Or the Apple Store update servers for Mac OS X, who prompt a "Couldn't get the updates on the server at this time. Please try at a later time". Or the little black plastic pads covering the screws below MacBook Pros who get loose so easily, or tons of other examples like that. Apple products are rather good in terms of build, but it's not like it's the greatest ever either.


This is not an interview. This is a write-up, a summary or a report, of an interview. Is that a Time/US-thing?

It's a pity, I would have enjoyed a real interview with him.


I'm guessing he doesn't work on the Maps app, or Siri. Apologies for the snark but when you're playing at this level and talking big talk about how great your products are, you gotta back it up.


No one will seriously argue against the superior build quality of Apple devices. Siri has way to go but Maps is almost there so soon there will be no point in giving your data to Google.


I still think Google Maps search is heads and shoulders above Apple Maps'. Also, the transit directions exist and work well. Both Google Maps and Apple Maps have massively betrayed me with directions.


Google Maps still has much better data, which arguably is what's most important but to me Apple Maps has a better UI. For example, Google Maps has a much lower frame rate and in general is less fluid and responsive than Apple maps.

I wish that Google provided the data and Apple the front-end design, just like in the good old days.


Right. It's amazing how much more responsive Maps was on iOS 3, even only with EDGE bandwidth!


Apple needs to step their game up. The Mac Pro is arguably the most interesting they have produced in the last few years. Macbooks, while still elegant, haven't had a major design update since 2009. iPhone and iPad updates were evolutionary. iOS 7 is a travesty of aesthetic shortcomings, elementary design errors and bugs. Apple can't afford to be smug any more.


>> "Macbooks, while still elegant, haven't had a major design update since 2009."

The retina display and removal of optical disk drives are pretty major design updates. The screen is arguably the most important part of a laptop and making it retina while still maintaining good battery life is a huge deal.


By design I mean their physcial look and feel, the industrial design. They are starting to look stale.


The flip side of looking stale is looking iconic.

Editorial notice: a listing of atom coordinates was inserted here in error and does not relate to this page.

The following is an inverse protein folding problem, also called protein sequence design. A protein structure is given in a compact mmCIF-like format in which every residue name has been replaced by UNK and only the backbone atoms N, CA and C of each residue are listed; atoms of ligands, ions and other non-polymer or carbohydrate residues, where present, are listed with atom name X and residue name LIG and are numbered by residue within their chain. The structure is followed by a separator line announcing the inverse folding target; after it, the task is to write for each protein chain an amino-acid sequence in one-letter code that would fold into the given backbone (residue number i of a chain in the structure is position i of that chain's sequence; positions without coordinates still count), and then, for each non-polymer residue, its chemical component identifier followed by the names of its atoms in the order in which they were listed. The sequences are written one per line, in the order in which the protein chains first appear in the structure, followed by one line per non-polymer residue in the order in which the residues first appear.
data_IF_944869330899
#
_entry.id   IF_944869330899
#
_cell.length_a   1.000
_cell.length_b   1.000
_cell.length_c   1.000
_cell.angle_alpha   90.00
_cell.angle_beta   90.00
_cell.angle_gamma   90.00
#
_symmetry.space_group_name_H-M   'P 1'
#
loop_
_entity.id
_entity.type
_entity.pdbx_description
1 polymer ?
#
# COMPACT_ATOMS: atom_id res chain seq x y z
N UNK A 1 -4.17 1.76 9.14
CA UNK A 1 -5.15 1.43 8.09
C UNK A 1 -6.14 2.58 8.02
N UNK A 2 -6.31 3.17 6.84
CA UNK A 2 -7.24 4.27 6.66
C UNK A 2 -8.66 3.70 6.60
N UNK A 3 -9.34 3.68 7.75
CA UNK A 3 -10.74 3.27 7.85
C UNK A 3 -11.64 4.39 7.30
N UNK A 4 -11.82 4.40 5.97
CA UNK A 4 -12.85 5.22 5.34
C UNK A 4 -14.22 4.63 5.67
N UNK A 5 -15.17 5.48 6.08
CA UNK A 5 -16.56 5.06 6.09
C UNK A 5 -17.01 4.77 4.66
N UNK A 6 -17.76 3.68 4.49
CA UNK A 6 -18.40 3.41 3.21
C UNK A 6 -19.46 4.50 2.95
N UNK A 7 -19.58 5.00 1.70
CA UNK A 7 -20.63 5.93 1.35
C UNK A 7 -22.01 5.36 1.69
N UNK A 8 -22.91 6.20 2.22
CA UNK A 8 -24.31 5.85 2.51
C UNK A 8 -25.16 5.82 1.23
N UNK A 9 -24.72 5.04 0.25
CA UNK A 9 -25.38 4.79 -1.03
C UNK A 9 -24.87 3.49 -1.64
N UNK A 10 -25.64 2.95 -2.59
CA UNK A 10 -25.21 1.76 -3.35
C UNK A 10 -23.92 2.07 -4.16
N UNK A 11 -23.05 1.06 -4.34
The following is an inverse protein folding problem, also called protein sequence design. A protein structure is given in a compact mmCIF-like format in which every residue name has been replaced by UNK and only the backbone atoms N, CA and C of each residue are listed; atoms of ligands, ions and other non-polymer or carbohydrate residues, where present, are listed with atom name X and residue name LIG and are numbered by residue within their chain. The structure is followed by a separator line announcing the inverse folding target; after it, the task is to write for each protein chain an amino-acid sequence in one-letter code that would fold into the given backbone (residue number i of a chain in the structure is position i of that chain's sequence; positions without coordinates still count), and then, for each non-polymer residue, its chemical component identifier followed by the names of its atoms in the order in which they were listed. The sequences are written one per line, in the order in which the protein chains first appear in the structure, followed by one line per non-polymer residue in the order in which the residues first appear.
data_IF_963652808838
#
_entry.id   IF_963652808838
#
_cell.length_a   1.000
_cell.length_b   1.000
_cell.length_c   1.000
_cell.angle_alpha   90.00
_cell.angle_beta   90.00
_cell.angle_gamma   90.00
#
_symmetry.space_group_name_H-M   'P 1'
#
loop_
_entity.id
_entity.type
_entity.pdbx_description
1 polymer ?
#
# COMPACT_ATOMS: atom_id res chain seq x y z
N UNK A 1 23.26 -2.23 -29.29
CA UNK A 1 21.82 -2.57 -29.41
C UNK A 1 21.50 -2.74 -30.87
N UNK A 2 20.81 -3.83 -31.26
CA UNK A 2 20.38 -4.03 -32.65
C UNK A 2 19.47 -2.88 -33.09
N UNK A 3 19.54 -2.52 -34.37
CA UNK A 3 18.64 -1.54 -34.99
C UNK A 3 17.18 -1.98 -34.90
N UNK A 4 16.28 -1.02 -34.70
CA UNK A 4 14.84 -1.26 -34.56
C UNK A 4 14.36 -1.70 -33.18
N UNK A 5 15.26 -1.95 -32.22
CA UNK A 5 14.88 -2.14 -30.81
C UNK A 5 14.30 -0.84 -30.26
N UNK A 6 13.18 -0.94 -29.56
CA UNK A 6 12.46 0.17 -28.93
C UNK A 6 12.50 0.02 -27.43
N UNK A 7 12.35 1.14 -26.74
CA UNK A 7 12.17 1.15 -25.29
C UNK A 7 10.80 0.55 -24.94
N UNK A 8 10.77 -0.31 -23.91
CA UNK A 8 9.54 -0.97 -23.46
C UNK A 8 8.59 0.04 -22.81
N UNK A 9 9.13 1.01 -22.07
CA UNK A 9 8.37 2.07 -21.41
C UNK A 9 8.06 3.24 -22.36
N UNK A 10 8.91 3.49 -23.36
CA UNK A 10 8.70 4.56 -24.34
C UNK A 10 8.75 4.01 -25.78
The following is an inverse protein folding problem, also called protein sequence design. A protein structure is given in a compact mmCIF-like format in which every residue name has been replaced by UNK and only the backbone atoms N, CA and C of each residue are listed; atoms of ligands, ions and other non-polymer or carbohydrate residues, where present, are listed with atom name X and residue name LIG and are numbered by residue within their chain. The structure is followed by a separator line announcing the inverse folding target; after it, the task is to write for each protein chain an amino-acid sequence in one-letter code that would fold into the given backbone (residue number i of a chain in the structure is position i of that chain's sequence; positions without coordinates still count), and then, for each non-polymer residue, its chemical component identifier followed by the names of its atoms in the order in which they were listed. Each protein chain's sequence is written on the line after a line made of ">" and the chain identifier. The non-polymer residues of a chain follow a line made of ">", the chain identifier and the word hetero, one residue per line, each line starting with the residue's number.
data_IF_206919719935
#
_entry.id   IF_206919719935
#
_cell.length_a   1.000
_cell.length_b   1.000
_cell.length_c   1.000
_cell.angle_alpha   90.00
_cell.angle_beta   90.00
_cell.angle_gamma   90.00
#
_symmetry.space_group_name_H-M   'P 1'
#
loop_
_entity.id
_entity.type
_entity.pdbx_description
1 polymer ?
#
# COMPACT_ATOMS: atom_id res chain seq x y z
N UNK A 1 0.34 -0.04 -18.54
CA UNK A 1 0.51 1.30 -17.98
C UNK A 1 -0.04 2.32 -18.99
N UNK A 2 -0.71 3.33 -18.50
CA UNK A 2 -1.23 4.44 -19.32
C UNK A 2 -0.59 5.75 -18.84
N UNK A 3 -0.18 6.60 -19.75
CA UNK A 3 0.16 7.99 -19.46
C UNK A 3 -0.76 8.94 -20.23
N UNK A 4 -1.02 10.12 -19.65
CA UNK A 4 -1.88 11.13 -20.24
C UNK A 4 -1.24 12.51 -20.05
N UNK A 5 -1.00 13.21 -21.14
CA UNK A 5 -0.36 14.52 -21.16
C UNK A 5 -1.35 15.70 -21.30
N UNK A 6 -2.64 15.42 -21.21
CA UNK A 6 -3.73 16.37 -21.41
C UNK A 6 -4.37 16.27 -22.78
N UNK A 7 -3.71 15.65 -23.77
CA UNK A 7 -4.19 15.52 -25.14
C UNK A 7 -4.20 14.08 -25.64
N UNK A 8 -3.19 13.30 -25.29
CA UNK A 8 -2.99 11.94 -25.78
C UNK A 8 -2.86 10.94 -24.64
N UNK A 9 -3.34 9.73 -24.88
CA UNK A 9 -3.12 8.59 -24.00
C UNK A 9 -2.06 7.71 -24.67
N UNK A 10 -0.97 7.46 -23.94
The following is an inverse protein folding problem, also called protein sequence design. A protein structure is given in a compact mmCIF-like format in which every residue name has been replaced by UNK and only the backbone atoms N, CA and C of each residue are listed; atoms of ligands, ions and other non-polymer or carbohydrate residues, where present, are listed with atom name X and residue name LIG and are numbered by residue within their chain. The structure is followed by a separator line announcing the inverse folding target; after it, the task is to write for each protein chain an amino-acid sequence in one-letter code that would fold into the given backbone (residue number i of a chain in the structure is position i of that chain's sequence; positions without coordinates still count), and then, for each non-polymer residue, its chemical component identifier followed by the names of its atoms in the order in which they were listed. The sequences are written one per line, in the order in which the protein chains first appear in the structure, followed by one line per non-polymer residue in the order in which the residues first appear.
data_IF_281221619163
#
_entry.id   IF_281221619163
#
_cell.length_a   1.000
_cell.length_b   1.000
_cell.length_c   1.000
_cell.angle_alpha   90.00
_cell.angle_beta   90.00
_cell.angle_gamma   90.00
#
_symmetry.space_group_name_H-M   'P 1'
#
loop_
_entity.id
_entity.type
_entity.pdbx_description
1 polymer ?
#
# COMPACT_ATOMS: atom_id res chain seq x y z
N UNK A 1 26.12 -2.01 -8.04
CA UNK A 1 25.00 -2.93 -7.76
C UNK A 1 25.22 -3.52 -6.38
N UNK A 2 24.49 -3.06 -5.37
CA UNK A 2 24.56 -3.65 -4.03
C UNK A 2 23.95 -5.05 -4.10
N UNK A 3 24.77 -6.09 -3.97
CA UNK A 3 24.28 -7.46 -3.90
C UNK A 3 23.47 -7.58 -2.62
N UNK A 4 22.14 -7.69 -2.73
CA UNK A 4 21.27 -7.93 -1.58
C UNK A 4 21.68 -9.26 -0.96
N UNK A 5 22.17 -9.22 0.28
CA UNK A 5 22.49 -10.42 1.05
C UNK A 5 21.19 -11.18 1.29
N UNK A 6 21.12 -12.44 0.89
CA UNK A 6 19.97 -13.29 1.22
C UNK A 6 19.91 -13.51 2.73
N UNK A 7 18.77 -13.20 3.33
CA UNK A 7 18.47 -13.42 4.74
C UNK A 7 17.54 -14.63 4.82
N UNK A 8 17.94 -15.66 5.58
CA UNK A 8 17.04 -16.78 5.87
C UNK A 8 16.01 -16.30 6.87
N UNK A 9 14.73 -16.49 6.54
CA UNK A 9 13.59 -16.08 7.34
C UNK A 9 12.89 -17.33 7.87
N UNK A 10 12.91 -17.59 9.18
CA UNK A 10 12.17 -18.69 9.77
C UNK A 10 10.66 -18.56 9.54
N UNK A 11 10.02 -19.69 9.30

(not saying I personally feel they are, but they definitely have an unmistakable look over the years, similar to a BMW 3 series)


I understand what you mean but physically the screen is one of the major parts of the design. What really needs changed about the rest of it? It's incredibly thin, durable, attractive. I agree it's a stale design but I'm finding it very hard to think of anyway they could change the appearance that would be an improvement.


What the hell? Fingers off my beloved MacBook! They spent so much time perfecting it (and continue doing so). I want Apple to do that, not flashy fashion bullshit.


They could at least do something about the sharp edge that cuts into your wrists in some positions.


> They are starting to look stale.

In comparison to what? You cannot say that without backing it up. If we are going to critique design, let's do it properly.


Sooooooooo...

"We’re surrounded by anonymous, poorly made objects. It’s tempting to think it’s because the people who use them don’t care — just like the people who make them."

I am certainly a big believer in "giving a damn" about design and code. I completely believe that people "feel" the care that went into a product. I myself have agonized over a detail without any direct evidence that anyone, anywhere, would ever notice or care.

But I'm not sure this type of dismissive talk is the right way to relay the message. There are objects that are intended to fulfill specific requirements and budgets. Apple has the luxury of selling high-end products to people, like me, who are lucky enough to afford (unsubsidized) $600 phones. We take it for granted, but that's not the norm for a bunch of great people.

There's an office chair at Staples that is uglier than the chair I sit in. The materials simply don't compare. But then neither would the price. There are people who just need a damn chair, and don't have a bunch of money to afford a "non-anonymous" chair designed by somebody who "cared." In fact, to the contrary, I'm certain the designer of the cheap chair appreciates his or her job, is trying to provide for a family, and would care not to lose their job.

Elon Musk made a similar comment. He said the actual cost to the manufacturer of a car in terms of product design is negligible. You could design the most beautiful car in the world without dramatically changing the sticker price for the finished product. So maybe Kia should go for it: spend millions of dollars per year and put together the best design shop the industry has ever known! Design an incredible new studio for them to work in. Give them the best tools. A completely new prototyping facility to print their designs. Hire color consultants to get the paint just right.